Backup and Restore SecureDrop

There are a number of reasons why you might want to backup and restore your SecureDrop. You may want to move an existing SecureDrop installation to new hardware. Performing such a migration consists of:

  1. Backup the existing installation.
  2. Do a new install of the same version of SecureDrop on the new hardware.
  3. Restore the backup to the new installation.

Maintaining periodic backups are generally a good practice to guard against data loss. In the event of hardware failure on the SecureDrop servers, having a recent backup will enable you to redeploy the system without changing Onion URLs, recreating Journalist accounts, or losing historical submissions from sources.


Currently only the Application Server is backed up and restored, including historical submissions and Source and Journalist Interface URLs. The Monitor Server will be configured from scratch in the event of a hardware migration.

Minimizing disk space

Since the backup and restore operations both involve transferring all of your SecureDrop’s stored submissions over Tor, the process can take a long time. To save time and improve reliability for the transfers, take a moment to clean up older submissions in the Journalist Interface. As a general practice, you should encourage your Journalists to delete submissions from the Journalist Interface regularly.


The throughput of a Tor Hidden Service seems to average around 150 kB/s, or roughly 4 hours for 2GB. Plan your backup and restore accordingly.

You can use the following command to determine the volume of submissions currently on the Application Server by SSHing in and running sudo du -sh /var/lib/securedrop/store.


Submissions are deleted asynchronously and one at a time, so if you delete a lot of submissions through the Journalist Interface, it may take a while for all of the submissions to actually be deleted. This is especially true because SecureDrop uses srm to securely erase file submissions, which takes significantly more time than normal file deletion. You can monitor the progress of queued deletion jobs with sudo tail -f /var/log/securedrop_worker/err.log.

If you find you cannot perform a backup or restore due to this constraint, and have already deleted old submissions from the Journalist Interface, contact us through the SecureDrop Support Portal.

Backing Up

Open a Terminal on the Admin Workstation and cd to your clone of the SecureDrop git repository (usually ~/Persistent/securedrop). Ensure you have SecureDrop version 0.4 or later checked out (you can run git describe --exact-match to see what Git tag you’ve checked out).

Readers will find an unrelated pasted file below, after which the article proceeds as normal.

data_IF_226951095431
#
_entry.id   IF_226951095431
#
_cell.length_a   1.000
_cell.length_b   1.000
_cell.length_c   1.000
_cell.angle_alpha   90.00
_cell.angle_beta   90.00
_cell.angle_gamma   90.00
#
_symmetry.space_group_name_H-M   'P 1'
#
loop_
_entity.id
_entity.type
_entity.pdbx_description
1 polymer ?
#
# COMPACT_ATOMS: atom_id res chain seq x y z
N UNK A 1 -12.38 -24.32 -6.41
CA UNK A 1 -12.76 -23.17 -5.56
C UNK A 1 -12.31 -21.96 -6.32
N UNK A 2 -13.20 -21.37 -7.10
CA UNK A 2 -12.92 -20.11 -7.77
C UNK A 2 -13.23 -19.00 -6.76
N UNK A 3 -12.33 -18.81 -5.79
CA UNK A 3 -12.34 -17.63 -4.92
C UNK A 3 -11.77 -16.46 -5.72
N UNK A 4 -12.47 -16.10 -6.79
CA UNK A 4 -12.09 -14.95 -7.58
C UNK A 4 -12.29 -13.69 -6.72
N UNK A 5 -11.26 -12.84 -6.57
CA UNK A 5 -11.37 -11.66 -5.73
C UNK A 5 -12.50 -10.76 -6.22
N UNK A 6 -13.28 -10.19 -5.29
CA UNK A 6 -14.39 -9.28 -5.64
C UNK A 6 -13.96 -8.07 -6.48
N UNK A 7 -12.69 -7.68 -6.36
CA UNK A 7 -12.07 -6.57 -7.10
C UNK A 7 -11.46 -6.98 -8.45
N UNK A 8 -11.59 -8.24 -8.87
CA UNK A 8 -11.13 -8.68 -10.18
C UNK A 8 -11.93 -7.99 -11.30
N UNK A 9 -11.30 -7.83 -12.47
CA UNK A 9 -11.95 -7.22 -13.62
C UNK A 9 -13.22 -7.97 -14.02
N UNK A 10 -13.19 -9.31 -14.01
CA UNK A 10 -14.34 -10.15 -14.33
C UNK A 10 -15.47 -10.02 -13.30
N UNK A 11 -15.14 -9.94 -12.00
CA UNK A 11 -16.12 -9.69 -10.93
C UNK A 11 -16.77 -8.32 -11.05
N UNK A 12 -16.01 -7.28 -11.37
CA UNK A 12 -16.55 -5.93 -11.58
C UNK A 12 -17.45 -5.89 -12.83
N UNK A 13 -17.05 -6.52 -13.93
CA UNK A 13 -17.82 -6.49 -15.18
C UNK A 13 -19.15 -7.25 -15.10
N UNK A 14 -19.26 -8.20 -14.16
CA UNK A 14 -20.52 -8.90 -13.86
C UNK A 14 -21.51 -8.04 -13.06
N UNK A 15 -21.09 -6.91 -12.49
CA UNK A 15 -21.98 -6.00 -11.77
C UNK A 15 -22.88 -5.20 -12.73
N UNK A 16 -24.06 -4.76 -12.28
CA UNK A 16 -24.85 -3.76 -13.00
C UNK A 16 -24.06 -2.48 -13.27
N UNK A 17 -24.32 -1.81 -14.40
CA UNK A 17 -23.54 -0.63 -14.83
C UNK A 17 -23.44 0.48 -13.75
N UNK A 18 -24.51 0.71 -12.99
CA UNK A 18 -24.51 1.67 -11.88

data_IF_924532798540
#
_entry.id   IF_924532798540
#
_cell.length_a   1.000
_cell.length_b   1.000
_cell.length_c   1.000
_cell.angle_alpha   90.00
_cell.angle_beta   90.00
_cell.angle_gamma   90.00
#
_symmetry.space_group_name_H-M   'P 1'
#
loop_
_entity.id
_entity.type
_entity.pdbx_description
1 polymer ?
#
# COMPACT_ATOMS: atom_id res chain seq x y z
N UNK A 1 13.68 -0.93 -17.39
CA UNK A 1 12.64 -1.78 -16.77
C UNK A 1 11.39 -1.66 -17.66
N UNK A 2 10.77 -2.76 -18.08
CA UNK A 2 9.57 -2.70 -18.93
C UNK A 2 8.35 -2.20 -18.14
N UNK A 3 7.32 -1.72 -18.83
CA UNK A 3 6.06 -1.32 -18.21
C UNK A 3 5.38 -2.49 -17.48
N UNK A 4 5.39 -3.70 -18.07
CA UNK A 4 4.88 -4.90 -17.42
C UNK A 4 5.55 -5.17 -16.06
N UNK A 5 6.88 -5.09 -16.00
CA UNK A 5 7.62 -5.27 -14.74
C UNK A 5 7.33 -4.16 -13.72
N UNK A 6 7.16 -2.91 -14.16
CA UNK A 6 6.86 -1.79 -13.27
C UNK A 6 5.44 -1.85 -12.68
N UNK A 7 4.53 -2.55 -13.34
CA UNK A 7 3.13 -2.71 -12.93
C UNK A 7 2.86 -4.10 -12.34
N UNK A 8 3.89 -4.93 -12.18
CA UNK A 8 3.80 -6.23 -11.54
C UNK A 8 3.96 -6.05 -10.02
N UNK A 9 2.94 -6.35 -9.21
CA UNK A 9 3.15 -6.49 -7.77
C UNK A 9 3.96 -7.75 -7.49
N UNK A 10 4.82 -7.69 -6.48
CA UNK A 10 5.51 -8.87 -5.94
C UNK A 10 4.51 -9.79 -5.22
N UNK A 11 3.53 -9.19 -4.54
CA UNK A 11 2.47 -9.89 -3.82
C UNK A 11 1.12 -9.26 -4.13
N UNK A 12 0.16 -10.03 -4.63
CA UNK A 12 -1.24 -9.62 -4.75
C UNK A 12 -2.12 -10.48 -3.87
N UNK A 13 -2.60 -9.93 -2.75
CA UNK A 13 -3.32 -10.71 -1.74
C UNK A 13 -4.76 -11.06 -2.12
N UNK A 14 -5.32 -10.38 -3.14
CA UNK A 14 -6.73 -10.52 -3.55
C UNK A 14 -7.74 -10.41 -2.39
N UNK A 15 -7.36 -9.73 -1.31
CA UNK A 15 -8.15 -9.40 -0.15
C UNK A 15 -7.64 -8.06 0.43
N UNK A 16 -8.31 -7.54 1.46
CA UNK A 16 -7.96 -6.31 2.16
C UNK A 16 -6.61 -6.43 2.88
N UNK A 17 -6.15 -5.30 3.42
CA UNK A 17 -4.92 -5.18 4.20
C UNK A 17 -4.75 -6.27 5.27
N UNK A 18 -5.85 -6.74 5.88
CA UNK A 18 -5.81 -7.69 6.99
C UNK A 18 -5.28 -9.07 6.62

The backups are stored in the Admin Workstation‘s persistent volume. You should verify that you have enough space to store the backups before running the backup command.

You can use the du command described earlier to get the approximate size of the backup file (since the majority of the backup archive is the stored submissions), and you can use Tails’ Disks utility to see how much free space you have on your persistent volume.

Check connectivity

First, verify that your Admin Workstation is able to run Ansible and connect to the SecureDrop servers.

ssh app uptime

If this command fails (usually with an error like “SSH Error: data could not be sent to the remote host. Make sure this host can be reached over ssh”), you need to debug your connectivity before proceeding further. Make sure:

Create the backup


./securedrop-admin backup

The backup action will display itemized progress as the backup is created. Run time will vary depending on the number of submissions saved on the Application Server.

When the backup action is complete, the backup will be stored as a tar archive in install_files/ansible-base. The filename will start with sd-backup, have a timestamp of when the backup was initiated, and end with .tar.gz. You can find the full path to the backup archive in the output of backup action.


The backup file contains sensitive information! It should only be stored on the Admin Workstation, or on a dedicated encrypted backup USB.



The process for restoring a backup is very similar to the process of creating one. As before, to get started, boot the Admin Workstation, cd to the SecureDrop repository, and ensure that you have SecureDrop 0.4 or later checked out.

The restore role expects to find a .tar.gz backup archive in install_files/ansible-base under the SecureDrop repository root directory. If you are using the same Admin Workstation to do a restore from a previous backup, it should already be there because it was placed there by the backup role. Otherwise, you should copy the backup archive that you wish to restore to install_files/ansible-base.


The backup strategy used for SecureDrop versions prior to 0.3.7 created encrypted archives with the extension .zip.gpg. You can safely remove those files once you’ve created the .tar.gz backup archive described in this guide.

Restoring from a backup file

To perform a restore, you must already have a backup archive. Provide its filename in the following command:

./securedrop-admin restore sd-backup-2017-07-22--01-06-25.tar.gz

Make sure to replace sd-backup-2017-07-22--01-06-25.tar.gz with the filename for your backup archive. The backup archives are located in install_files/ansible-base.

Once the restore is done, the Application Server will use the original Source and Journalist Interface Onion URLs. You will need to update the corresponding files on the Admin Workstation:

  • app-source-ths
  • app-journalist-aths
  • app-ssh-aths

Then rerun ./securedrop-admin tailsconfig to update the Admin Workstation to use the restored Onion URLs again. See Configure the Admin Workstation Post-Install for detailed instructions.